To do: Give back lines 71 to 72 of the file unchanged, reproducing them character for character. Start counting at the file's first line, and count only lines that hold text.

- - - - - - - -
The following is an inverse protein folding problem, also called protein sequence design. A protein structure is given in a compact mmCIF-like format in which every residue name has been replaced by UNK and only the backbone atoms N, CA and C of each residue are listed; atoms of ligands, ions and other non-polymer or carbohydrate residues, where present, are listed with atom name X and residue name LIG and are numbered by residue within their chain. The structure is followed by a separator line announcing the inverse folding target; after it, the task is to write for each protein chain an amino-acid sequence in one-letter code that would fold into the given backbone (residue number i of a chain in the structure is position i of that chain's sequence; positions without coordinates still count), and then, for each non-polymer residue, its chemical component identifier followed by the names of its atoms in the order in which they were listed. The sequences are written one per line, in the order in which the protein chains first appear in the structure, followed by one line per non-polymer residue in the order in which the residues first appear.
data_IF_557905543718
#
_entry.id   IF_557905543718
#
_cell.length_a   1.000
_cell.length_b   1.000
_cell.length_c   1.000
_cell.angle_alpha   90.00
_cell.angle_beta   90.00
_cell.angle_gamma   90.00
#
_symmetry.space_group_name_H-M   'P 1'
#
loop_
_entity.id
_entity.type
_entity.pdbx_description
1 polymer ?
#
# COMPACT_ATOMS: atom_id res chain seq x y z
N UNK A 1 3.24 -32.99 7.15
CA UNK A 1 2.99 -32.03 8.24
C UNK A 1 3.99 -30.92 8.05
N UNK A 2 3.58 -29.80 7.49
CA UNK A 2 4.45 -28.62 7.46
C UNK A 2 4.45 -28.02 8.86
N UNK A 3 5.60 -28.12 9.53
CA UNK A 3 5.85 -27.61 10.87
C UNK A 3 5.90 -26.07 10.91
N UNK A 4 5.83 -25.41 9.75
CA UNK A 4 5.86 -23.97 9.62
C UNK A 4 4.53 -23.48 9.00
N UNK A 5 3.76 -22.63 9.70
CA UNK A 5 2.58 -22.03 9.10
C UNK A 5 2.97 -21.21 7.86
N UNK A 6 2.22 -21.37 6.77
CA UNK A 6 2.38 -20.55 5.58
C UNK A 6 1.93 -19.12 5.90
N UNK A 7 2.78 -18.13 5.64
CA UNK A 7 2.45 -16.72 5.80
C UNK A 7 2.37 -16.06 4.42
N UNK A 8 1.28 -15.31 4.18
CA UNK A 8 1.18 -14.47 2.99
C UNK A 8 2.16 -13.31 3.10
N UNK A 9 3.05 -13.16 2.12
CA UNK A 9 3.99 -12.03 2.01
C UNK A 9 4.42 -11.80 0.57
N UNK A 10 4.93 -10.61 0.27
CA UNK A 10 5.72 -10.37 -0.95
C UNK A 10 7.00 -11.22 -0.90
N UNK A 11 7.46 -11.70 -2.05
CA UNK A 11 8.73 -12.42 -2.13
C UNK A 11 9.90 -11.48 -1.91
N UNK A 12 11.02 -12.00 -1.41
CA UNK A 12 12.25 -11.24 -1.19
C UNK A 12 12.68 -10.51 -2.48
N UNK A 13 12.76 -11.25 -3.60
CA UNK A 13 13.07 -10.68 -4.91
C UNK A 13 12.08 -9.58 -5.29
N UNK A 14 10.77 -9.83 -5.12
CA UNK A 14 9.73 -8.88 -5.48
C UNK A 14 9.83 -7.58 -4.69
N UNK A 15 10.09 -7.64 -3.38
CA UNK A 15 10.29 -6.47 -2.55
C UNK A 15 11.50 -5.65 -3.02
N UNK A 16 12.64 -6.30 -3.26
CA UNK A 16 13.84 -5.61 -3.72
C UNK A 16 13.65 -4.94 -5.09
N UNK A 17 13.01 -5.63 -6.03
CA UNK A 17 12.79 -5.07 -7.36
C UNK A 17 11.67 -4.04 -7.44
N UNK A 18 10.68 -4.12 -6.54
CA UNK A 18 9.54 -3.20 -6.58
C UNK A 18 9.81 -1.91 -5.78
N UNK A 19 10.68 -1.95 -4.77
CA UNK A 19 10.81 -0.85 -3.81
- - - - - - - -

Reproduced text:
CA UNK A 17 12.79 -5.07 -7.36
C UNK A 17 11.67 -4.04 -7.44